Today, we’re announcing our newest innovation — one we’re especially excited about — the Amazon Career Choice Program.

    Many of our fulfillment center employees will choose to build their careers at Amazon. For others, a job at Amazon might be a step towards a career in another field. We want to make it easier for employees to make that choice and pursue their aspirations. It can be difficult in this economy to have the flexibility and financial resources to teach yourself new skills. So, for people who’ve been with us as little as three years, we’re offering to pre-pay 95% of the cost of courses such as aircraft mechanics, computer-aided design, machine tool technologies, medical lab technologies, nursing, and many other fields.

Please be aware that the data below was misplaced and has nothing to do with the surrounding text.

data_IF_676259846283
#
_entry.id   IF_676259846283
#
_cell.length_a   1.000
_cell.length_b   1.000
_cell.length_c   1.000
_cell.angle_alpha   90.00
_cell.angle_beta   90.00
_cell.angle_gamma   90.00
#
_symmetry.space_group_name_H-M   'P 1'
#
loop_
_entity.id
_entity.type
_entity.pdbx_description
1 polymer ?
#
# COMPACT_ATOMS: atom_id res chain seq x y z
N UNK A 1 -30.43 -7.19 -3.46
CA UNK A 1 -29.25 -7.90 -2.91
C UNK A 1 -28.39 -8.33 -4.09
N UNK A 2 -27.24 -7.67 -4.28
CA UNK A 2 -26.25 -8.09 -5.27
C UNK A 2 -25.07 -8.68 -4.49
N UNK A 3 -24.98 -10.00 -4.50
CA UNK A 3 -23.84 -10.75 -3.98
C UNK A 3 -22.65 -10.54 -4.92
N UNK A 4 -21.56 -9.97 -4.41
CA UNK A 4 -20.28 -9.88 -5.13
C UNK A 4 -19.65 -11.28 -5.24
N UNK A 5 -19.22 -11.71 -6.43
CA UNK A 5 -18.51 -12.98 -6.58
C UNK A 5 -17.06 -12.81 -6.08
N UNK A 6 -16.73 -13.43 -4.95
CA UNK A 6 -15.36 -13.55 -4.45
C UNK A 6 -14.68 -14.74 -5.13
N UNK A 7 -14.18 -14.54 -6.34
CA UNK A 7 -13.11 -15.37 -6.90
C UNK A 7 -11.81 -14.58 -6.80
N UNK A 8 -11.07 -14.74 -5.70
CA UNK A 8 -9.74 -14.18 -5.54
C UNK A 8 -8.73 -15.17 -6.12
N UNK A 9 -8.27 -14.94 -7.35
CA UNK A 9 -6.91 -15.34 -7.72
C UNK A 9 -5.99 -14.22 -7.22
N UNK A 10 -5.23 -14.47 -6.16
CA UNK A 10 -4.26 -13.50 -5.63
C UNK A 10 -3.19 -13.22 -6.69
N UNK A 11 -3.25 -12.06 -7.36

The program is unusual. Unlike traditional tuition reimbursement programs, we exclusively fund education only in areas that are well-paying and in high demand according to sources like the U.S. Bureau of Labor Statistics, and we fund those areas regardless of whether those skills are relevant to a career at Amazon.

    Like many of our innovations at Amazon, the Career Choice Program is an experiment. We’re excited about it and hope it will pay big dividends for some of our employees. This is one innovation that we hope other companies in this economy will copy.

    Jeff Bezos
    Founder & CEO

© The American Interest LLC 2005-2016 About Us Masthead Submissions Advertise Customer Service